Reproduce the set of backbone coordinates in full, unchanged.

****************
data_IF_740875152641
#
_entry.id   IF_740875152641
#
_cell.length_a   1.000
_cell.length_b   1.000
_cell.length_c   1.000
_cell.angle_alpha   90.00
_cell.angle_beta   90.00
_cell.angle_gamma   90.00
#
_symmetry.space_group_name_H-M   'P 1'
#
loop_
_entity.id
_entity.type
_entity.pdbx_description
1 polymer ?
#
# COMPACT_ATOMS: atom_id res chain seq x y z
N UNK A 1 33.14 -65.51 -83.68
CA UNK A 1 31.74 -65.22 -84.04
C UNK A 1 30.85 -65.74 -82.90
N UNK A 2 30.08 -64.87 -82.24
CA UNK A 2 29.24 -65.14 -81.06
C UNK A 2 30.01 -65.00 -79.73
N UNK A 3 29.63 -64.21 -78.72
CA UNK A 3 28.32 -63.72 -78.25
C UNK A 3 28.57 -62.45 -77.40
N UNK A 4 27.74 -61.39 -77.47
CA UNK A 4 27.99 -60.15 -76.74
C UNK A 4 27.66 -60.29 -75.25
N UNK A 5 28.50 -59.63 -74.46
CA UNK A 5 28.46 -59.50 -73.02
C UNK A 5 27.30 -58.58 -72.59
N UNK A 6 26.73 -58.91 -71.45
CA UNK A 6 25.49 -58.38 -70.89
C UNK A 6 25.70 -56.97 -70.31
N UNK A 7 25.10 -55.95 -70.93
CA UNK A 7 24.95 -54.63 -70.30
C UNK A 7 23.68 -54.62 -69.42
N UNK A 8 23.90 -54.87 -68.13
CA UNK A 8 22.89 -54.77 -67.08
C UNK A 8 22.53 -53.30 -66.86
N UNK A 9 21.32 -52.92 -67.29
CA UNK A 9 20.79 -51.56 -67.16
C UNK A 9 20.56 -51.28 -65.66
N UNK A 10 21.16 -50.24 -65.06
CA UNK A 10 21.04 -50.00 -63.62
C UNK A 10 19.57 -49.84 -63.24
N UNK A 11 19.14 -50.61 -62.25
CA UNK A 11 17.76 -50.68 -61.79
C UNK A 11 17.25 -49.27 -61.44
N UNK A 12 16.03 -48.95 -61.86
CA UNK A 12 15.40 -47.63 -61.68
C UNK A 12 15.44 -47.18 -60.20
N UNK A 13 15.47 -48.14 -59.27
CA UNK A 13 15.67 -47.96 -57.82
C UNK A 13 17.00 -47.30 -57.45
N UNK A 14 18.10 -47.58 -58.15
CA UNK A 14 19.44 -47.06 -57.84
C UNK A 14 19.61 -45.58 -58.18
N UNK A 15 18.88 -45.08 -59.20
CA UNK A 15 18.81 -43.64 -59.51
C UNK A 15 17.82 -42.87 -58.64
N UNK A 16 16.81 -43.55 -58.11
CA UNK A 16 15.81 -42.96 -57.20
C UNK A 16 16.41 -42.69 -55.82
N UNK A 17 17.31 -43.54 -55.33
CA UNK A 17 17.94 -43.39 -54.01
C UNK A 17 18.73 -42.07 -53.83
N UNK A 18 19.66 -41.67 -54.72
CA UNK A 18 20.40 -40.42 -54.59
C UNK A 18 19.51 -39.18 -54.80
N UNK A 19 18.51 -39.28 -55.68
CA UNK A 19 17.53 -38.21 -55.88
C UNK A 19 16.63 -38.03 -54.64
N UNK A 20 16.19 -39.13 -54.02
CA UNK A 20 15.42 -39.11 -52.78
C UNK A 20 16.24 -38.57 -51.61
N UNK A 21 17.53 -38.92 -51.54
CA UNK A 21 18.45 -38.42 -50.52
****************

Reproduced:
data_IF_740875152641
#
_entry.id   IF_740875152641
#
_cell.length_a   1.000
_cell.length_b   1.000
_cell.length_c   1.000
_cell.angle_alpha   90.00
_cell.angle_beta   90.00
_cell.angle_gamma   90.00
#
_symmetry.space_group_name_H-M   'P 1'
#
loop_
_entity.id
_entity.type
_entity.pdbx_description
1 polymer ?
#
# COMPACT_ATOMS: atom_id res chain seq x y z
N UNK A 1 33.14 -65.51 -83.68
CA UNK A 1 31.74 -65.22 -84.04
C UNK A 1 30.85 -65.74 -82.90
N UNK A 2 30.08 -64.87 -82.24
CA UNK A 2 29.24 -65.14 -81.06
C UNK A 2 30.01 -65.00 -79.73
N UNK A 3 29.63 -64.21 -78.72
CA UNK A 3 28.32 -63.72 -78.25
C UNK A 3 28.57 -62.45 -77.40
N UNK A 4 27.74 -61.39 -77.47
CA UNK A 4 27.99 -60.15 -76.74
C UNK A 4 27.66 -60.29 -75.25
N UNK A 5 28.50 -59.63 -74.46
CA UNK A 5 28.46 -59.50 -73.02
C UNK A 5 27.30 -58.58 -72.59
N UNK A 6 26.73 -58.91 -71.45
CA UNK A 6 25.49 -58.38 -70.89
C UNK A 6 25.70 -56.97 -70.31
N UNK A 7 25.10 -55.95 -70.93
CA UNK A 7 24.95 -54.63 -70.30
C UNK A 7 23.68 -54.62 -69.42
N UNK A 8 23.90 -54.87 -68.13
CA UNK A 8 22.89 -54.77 -67.08
C UNK A 8 22.53 -53.30 -66.86
N UNK A 9 21.32 -52.92 -67.29
CA UNK A 9 20.79 -51.56 -67.16
C UNK A 9 20.56 -51.28 -65.66
N UNK A 10 21.16 -50.24 -65.06
CA UNK A 10 21.04 -50.00 -63.62
C UNK A 10 19.57 -49.84 -63.24
N UNK A 11 19.14 -50.61 -62.25
CA UNK A 11 17.76 -50.68 -61.79
C UNK A 11 17.25 -49.27 -61.44
N UNK A 12 16.03 -48.95 -61.86
CA UNK A 12 15.40 -47.63 -61.68
C UNK A 12 15.44 -47.18 -60.20
N UNK A 13 15.47 -48.14 -59.27
CA UNK A 13 15.67 -47.96 -57.82
C UNK A 13 17.00 -47.30 -57.45
N UNK A 14 18.10 -47.58 -58.15
CA UNK A 14 19.44 -47.06 -57.84
C UNK A 14 19.61 -45.58 -58.18
N UNK A 15 18.88 -45.08 -59.20
CA UNK A 15 18.81 -43.64 -59.51
C UNK A 15 17.82 -42.87 -58.64
N UNK A 16 16.81 -43.55 -58.11
CA UNK A 16 15.81 -42.96 -57.20
C UNK A 16 16.41 -42.69 -55.82
N UNK A 17 17.31 -43.54 -55.33
CA UNK A 17 17.94 -43.39 -54.01
C UNK A 17 18.73 -42.07 -53.83
N UNK A 18 19.66 -41.67 -54.72
CA UNK A 18 20.40 -40.42 -54.59
C UNK A 18 19.51 -39.18 -54.80
N UNK A 19 18.51 -39.28 -55.68
CA UNK A 19 17.53 -38.21 -55.88
C UNK A 19 16.63 -38.03 -54.64
N UNK A 20 16.19 -39.13 -54.02
CA UNK A 20 15.42 -39.11 -52.78
C UNK A 20 16.24 -38.57 -51.61
N UNK A 21 17.53 -38.92 -51.54
CA UNK A 21 18.45 -38.42 -50.52